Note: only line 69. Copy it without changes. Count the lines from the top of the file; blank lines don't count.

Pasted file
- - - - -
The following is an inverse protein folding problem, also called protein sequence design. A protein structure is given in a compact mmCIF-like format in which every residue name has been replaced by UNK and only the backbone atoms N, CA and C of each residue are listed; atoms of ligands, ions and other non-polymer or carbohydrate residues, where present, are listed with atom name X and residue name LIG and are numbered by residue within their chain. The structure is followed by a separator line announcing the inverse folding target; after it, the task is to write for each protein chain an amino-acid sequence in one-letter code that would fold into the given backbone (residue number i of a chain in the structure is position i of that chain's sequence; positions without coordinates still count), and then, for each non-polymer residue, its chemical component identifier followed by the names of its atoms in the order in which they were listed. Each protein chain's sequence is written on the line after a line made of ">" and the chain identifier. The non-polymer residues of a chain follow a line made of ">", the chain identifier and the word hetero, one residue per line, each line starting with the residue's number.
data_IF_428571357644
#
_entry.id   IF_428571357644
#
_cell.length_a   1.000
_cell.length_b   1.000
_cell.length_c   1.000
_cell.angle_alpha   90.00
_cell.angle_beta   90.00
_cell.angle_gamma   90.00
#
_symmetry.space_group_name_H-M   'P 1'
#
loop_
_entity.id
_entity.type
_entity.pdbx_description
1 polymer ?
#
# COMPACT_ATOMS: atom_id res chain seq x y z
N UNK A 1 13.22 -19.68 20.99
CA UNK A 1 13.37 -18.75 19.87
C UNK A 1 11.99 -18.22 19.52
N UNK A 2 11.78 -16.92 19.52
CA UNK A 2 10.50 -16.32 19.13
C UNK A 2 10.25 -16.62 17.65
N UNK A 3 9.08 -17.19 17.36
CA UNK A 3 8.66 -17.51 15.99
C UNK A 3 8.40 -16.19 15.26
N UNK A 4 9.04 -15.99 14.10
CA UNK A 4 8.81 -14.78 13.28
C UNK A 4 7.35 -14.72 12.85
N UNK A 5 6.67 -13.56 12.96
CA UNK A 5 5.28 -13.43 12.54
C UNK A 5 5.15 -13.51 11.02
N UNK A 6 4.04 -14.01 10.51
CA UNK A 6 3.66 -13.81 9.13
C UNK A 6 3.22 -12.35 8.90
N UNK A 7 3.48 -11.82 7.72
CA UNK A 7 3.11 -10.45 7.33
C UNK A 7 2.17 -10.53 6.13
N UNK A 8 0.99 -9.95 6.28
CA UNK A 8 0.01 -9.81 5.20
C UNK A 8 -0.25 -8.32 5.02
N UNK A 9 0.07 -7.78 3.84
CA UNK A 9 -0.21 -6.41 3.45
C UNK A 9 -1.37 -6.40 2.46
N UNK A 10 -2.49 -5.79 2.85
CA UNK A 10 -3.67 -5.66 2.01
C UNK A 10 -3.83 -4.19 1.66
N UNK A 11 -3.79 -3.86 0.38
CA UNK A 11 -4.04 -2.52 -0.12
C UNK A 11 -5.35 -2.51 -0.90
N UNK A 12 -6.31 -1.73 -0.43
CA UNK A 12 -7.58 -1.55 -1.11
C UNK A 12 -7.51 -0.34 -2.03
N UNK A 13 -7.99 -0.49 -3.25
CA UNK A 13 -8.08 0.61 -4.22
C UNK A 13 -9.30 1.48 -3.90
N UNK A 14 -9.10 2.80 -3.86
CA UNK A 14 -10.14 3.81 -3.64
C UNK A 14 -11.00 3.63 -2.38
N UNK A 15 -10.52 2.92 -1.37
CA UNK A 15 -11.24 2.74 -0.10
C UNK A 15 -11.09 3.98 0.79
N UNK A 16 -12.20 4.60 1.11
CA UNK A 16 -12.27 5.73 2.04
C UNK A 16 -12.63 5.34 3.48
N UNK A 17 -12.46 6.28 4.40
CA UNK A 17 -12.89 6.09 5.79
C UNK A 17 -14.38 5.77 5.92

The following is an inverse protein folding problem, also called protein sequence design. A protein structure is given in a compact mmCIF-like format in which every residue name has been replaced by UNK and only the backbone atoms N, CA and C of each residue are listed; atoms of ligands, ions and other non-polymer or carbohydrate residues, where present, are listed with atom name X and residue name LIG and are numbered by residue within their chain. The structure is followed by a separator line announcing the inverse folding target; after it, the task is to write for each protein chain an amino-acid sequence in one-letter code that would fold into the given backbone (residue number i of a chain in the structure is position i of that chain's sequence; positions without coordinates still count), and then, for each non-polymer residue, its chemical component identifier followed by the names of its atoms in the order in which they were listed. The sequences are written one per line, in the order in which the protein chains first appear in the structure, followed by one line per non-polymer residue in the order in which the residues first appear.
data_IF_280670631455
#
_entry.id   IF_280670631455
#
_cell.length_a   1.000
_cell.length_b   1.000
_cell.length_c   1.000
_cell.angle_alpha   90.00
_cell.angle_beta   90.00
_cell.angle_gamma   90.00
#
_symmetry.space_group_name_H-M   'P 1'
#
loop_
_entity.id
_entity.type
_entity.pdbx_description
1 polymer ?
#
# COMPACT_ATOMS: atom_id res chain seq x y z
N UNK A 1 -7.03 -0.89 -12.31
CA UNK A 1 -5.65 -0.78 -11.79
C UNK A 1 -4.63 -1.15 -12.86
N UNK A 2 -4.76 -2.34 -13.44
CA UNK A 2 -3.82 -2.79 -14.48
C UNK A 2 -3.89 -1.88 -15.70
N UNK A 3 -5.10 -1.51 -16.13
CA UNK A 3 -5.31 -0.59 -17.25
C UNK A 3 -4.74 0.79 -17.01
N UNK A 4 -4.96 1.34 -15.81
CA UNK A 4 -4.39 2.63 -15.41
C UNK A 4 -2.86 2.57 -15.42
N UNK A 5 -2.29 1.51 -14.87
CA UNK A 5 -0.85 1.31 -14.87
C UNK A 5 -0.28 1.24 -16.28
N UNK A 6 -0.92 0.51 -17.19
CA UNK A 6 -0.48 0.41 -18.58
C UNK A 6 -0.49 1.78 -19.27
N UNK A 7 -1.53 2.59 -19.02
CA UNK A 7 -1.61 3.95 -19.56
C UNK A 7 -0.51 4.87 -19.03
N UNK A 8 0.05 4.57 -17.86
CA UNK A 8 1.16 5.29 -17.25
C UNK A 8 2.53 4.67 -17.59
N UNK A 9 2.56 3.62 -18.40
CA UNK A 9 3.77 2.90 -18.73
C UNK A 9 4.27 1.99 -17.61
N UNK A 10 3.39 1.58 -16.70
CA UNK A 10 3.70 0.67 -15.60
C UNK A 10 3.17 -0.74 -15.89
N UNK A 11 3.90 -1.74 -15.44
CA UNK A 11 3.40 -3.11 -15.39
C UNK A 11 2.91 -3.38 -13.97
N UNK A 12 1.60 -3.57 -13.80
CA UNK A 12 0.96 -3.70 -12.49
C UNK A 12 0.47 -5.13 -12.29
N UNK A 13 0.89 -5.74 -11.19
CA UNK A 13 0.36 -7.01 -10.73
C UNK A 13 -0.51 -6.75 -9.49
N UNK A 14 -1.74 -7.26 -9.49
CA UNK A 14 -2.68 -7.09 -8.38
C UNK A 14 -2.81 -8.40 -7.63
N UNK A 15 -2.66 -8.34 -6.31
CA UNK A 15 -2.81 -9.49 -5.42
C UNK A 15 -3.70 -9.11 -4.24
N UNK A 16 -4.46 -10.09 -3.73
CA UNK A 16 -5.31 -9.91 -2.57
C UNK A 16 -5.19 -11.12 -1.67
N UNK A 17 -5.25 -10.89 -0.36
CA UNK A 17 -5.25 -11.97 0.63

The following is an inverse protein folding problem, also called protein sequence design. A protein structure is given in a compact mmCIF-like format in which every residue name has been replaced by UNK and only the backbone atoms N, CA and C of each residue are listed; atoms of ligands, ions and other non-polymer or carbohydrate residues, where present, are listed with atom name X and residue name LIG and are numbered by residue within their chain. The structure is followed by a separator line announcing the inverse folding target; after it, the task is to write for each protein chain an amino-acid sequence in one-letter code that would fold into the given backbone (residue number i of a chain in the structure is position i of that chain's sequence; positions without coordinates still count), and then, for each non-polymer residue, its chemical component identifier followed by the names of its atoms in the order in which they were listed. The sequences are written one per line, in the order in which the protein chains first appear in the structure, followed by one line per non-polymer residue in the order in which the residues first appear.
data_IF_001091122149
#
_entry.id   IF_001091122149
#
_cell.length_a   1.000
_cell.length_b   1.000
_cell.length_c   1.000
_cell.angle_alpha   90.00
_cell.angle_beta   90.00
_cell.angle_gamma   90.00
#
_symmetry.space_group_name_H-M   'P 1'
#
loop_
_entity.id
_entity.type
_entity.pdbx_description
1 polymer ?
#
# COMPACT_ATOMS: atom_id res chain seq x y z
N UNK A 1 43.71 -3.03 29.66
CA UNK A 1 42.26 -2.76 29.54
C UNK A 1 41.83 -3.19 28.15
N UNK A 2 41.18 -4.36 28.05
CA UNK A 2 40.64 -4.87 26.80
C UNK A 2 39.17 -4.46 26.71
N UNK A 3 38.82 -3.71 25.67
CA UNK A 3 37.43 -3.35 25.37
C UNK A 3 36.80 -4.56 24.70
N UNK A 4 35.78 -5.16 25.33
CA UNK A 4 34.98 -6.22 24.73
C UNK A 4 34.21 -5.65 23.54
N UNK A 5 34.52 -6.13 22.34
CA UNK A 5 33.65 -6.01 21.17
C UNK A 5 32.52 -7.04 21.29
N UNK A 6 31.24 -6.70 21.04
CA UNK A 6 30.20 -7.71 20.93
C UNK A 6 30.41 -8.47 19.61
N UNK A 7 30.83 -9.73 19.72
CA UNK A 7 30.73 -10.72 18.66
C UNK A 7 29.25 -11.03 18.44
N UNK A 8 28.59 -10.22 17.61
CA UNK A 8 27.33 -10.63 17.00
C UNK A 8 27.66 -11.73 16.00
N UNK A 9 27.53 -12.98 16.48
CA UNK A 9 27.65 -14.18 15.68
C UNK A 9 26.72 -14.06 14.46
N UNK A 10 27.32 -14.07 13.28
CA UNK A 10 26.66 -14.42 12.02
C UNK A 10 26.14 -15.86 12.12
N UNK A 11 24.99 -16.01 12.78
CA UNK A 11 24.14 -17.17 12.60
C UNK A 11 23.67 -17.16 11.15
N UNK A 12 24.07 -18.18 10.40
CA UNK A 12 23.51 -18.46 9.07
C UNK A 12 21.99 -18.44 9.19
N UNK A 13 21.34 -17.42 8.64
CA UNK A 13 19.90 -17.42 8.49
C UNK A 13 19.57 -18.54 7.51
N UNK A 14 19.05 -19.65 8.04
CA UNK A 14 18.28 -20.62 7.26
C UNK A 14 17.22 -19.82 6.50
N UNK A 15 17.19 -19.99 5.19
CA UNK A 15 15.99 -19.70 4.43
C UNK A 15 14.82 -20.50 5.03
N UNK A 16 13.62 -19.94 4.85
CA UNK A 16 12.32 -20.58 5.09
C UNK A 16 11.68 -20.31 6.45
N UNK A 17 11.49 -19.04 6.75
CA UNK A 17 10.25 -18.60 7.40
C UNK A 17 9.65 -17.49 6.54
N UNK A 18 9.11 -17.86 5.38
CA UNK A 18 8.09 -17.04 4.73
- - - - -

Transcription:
C UNK A 16 -12.63 5.34 3.48